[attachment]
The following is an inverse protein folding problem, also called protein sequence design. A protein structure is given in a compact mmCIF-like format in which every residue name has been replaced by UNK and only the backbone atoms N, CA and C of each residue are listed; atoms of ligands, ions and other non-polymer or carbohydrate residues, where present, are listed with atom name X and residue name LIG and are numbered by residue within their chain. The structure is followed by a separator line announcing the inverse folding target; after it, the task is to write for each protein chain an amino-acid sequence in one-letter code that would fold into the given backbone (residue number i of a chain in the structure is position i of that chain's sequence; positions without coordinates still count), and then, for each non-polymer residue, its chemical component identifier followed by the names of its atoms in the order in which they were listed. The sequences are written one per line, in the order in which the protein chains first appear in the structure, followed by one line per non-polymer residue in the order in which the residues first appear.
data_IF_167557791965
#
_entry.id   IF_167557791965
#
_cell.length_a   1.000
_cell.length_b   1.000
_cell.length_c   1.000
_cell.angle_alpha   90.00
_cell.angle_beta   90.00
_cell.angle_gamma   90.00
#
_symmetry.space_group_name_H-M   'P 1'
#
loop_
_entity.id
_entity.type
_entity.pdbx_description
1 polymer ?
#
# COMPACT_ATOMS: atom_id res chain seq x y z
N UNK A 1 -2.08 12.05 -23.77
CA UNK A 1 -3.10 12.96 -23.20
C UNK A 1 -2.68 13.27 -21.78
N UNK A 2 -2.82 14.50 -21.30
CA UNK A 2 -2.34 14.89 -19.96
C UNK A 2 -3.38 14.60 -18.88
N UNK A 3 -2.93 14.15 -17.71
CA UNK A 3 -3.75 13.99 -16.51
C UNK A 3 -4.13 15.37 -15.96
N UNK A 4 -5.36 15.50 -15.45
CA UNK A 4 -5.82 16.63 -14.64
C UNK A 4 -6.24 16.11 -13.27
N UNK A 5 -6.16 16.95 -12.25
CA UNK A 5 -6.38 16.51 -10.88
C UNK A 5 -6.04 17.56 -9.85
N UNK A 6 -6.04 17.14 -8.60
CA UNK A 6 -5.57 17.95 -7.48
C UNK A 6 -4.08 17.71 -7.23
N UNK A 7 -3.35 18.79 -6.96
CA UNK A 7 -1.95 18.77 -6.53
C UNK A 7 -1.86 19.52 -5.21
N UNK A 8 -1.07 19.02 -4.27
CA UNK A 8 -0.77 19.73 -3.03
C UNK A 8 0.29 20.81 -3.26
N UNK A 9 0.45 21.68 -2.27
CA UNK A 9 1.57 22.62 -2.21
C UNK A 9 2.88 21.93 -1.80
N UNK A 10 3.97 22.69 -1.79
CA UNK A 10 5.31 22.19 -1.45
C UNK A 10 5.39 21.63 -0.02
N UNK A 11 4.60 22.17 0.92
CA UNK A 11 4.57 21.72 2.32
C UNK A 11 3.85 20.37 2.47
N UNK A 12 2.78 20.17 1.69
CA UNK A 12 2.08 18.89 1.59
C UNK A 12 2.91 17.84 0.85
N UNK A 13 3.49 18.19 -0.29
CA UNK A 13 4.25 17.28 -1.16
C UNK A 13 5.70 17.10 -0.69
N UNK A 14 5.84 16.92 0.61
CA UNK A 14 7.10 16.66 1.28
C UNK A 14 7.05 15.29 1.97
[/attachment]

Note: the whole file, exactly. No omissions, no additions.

The following is an inverse protein folding problem, also called protein sequence design. A protein structure is given in a compact mmCIF-like format in which every residue name has been replaced by UNK and only the backbone atoms N, CA and C of each residue are listed; atoms of ligands, ions and other non-polymer or carbohydrate residues, where present, are listed with atom name X and residue name LIG and are numbered by residue within their chain. The structure is followed by a separator line announcing the inverse folding target; after it, the task is to write for each protein chain an amino-acid sequence in one-letter code that would fold into the given backbone (residue number i of a chain in the structure is position i of that chain's sequence; positions without coordinates still count), and then, for each non-polymer residue, its chemical component identifier followed by the names of its atoms in the order in which they were listed. The sequences are written one per line, in the order in which the protein chains first appear in the structure, followed by one line per non-polymer residue in the order in which the residues first appear.
data_IF_167557791965
#
_entry.id   IF_167557791965
#
_cell.length_a   1.000
_cell.length_b   1.000
_cell.length_c   1.000
_cell.angle_alpha   90.00
_cell.angle_beta   90.00
_cell.angle_gamma   90.00
#
_symmetry.space_group_name_H-M   'P 1'
#
loop_
_entity.id
_entity.type
_entity.pdbx_description
1 polymer ?
#
# COMPACT_ATOMS: atom_id res chain seq x y z
N UNK A 1 -2.08 12.05 -23.77
CA UNK A 1 -3.10 12.96 -23.20
C UNK A 1 -2.68 13.27 -21.78
N UNK A 2 -2.82 14.50 -21.30
CA UNK A 2 -2.34 14.89 -19.96
C UNK A 2 -3.38 14.60 -18.88
N UNK A 3 -2.93 14.15 -17.71
CA UNK A 3 -3.75 13.99 -16.51
C UNK A 3 -4.13 15.37 -15.96
N UNK A 4 -5.36 15.50 -15.45
CA UNK A 4 -5.82 16.63 -14.64
C UNK A 4 -6.24 16.11 -13.27
N UNK A 5 -6.16 16.95 -12.25
CA UNK A 5 -6.38 16.51 -10.88
C UNK A 5 -6.04 17.56 -9.85
N UNK A 6 -6.04 17.14 -8.60
CA UNK A 6 -5.57 17.95 -7.48
C UNK A 6 -4.08 17.71 -7.23
N UNK A 7 -3.35 18.79 -6.96
CA UNK A 7 -1.95 18.77 -6.53
C UNK A 7 -1.86 19.52 -5.21
N UNK A 8 -1.07 19.02 -4.27
CA UNK A 8 -0.77 19.73 -3.03
C UNK A 8 0.29 20.81 -3.26
N UNK A 9 0.45 21.68 -2.27
CA UNK A 9 1.57 22.62 -2.21
C UNK A 9 2.88 21.93 -1.80
N UNK A 10 3.97 22.69 -1.79
CA UNK A 10 5.31 22.19 -1.45
C UNK A 10 5.39 21.63 -0.02
N UNK A 11 4.60 22.17 0.92
CA UNK A 11 4.57 21.72 2.32
C UNK A 11 3.85 20.37 2.47
N UNK A 12 2.78 20.17 1.69
CA UNK A 12 2.08 18.89 1.59
C UNK A 12 2.91 17.84 0.85
N UNK A 13 3.49 18.19 -0.29
CA UNK A 13 4.25 17.28 -1.16
C UNK A 13 5.70 17.10 -0.69
N UNK A 14 5.84 16.92 0.61
CA UNK A 14 7.10 16.66 1.28
C UNK A 14 7.05 15.29 1.97